Now that the land is protected, we are determining how to reclaim the mine and restore the shoreline. Consultants and scientists are on the ground helping us figure out the best ways to restore the damaged areas in ways that will reconnect the upland and nearshore habitats. Currently, a Western Washington University geophysics class is using ground penetrating radar equipment to help us discover where the natural shoreline lies and how much shoreline armor we will need to remove to uncover it.
We are learning where we can allow access and where to restrict it in an effort to ensure safety, while protecting species and habitat from human disturbances. Geological engineers are studying the stability of the mine benches to help us figure out places that can be made safe for a future trail. Public access is a ways off, but over 290 people have witnessed this remarkable land firsthand during our guided tours. We constantly hear “incredible”, “this is a big deal”, “beautiful”, “I had no idea”, and “thank you” from tour participants.
Over 80 volunteers have put in almost 600 hours clearing out years of debris on Abner Point, loading skiffs and rowboats, filling dumpsters, and pulling invasive weeds. This summer Washington Conservation Corps crews helped with invasive weed control and deconstructed a derelict storage building on Abner Point, where every scrap of debris was moved by rowboat to the main quarry area.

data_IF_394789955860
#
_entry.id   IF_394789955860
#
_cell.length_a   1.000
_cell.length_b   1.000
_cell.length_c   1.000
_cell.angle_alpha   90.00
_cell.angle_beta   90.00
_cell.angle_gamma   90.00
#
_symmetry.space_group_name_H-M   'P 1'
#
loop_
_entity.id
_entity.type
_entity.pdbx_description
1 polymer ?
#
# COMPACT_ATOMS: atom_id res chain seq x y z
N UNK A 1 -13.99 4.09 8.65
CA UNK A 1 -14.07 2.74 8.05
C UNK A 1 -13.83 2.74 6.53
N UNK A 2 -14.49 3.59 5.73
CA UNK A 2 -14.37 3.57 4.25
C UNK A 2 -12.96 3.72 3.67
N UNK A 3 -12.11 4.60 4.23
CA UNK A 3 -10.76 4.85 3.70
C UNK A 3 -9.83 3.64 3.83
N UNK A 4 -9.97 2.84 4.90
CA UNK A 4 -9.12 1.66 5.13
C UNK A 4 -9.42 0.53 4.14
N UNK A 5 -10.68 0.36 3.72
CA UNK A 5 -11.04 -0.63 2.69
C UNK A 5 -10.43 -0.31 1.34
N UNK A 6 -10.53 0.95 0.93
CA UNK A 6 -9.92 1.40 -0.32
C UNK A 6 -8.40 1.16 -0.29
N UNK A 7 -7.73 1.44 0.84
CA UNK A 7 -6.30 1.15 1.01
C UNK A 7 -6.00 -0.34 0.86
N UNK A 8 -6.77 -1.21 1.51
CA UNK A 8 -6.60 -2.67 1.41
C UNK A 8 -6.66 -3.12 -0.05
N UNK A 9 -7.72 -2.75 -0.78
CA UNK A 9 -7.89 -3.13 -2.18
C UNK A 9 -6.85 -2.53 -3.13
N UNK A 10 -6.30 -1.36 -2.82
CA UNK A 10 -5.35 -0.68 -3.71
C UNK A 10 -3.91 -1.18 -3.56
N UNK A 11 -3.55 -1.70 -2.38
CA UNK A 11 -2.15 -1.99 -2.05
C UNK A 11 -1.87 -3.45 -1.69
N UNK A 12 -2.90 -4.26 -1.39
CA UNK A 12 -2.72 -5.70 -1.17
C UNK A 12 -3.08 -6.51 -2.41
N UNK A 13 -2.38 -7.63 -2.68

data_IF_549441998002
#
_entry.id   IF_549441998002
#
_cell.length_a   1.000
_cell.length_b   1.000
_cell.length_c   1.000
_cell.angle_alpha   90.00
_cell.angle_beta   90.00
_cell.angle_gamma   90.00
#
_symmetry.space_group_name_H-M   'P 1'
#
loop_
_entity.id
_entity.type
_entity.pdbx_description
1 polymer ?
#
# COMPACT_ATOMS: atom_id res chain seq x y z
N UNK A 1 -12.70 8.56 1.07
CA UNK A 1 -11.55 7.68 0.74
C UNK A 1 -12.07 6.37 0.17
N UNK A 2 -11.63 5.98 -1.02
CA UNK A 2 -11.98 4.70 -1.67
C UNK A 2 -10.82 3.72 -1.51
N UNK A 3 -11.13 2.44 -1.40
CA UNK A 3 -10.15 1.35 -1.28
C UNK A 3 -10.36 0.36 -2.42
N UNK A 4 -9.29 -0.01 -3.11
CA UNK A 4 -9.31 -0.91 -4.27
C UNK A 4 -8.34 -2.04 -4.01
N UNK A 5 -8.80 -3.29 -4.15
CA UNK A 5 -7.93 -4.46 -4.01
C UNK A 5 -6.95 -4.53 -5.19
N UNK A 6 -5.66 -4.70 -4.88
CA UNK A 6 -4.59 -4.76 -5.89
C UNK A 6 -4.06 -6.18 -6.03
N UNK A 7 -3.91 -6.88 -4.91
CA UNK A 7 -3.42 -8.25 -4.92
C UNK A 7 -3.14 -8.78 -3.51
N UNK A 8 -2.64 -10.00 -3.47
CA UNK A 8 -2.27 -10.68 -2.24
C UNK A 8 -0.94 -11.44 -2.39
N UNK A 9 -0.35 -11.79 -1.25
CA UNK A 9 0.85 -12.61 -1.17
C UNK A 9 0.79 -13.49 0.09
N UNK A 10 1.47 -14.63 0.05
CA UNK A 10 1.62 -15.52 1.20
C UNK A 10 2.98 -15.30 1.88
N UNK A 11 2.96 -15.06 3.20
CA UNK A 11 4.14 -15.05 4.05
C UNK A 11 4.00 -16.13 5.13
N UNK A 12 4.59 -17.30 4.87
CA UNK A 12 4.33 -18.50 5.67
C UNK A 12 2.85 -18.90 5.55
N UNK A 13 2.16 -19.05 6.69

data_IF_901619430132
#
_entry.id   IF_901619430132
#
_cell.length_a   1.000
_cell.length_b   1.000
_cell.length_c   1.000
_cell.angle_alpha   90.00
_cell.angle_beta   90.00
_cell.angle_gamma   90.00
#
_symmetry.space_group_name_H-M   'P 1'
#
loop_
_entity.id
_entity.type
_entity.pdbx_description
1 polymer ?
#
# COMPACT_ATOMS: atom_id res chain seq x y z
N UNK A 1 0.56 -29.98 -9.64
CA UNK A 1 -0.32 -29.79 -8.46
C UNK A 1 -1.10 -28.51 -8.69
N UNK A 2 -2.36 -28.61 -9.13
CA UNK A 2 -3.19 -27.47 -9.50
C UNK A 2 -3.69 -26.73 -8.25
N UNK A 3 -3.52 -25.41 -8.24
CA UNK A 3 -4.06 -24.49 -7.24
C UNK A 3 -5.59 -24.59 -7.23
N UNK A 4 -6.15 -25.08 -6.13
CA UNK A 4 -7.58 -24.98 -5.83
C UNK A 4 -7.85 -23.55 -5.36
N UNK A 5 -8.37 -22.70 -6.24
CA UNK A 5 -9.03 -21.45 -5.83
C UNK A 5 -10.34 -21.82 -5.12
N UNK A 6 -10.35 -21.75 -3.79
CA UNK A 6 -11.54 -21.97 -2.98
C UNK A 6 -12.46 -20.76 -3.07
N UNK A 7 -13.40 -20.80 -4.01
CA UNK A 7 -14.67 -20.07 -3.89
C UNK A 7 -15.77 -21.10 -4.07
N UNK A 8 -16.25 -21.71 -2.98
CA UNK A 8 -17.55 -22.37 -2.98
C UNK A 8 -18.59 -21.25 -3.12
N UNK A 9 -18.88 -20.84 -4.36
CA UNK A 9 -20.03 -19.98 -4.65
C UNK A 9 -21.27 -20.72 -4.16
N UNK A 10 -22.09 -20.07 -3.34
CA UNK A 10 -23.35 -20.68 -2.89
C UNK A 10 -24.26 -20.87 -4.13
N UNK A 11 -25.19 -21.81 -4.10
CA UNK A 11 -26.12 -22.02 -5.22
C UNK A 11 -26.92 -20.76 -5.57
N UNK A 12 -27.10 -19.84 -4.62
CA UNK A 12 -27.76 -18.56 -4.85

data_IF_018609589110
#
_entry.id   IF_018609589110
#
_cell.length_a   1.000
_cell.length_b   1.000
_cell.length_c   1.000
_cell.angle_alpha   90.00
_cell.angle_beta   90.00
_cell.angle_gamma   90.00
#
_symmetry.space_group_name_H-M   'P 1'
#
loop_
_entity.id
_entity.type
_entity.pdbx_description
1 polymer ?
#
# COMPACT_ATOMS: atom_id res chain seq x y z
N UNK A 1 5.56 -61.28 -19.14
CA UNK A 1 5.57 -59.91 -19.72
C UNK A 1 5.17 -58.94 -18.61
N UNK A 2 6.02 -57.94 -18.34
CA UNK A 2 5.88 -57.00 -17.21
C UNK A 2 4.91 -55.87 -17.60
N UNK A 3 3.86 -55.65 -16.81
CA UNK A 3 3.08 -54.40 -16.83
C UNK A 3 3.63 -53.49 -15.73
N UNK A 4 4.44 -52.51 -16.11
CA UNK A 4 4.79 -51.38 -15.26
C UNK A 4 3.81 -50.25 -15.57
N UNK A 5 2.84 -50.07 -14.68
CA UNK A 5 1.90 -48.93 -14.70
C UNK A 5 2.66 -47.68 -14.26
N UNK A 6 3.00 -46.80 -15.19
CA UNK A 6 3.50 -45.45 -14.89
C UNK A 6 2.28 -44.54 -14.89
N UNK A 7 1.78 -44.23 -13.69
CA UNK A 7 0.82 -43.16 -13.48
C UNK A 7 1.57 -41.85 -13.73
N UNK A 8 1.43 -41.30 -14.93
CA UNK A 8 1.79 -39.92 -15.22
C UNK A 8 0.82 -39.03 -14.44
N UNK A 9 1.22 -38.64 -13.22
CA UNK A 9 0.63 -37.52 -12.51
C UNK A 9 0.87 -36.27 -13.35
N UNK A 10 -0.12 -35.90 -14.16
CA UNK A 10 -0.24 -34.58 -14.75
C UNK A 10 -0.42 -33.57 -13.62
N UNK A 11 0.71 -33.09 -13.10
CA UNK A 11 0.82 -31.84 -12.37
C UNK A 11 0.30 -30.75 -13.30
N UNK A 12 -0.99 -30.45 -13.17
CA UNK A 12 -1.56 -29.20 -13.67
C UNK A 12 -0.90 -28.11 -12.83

We are honoring the history of this land by learning much about the people and events of the past. Tales of smuggling Japanese men to work in a fish fertilizer plant, a house that washed up on the shores of Abner Point, a honeymoon vacation, summers spent fishing and crabbing, the significance of this land to people over the years, and a birthday celebration that helped save this place are some of the stories that we have collected. These stories are honored in short videos available here.
We have accomplished a lot but there is still much to do as we focus on the vision of making sure the Aiston Preserve’s natural habitats are restored and protected, while allowing for education, scientific research and future low-impact recreation.
Words cannot express how proud I am to know Peggy and Homer's legacy is in such good hands!"
—Chuck Foster, Homer and Peggy Aiston's great-nephew
This article is part of the Heritage Letter, Fall 2016. Get the full letter here.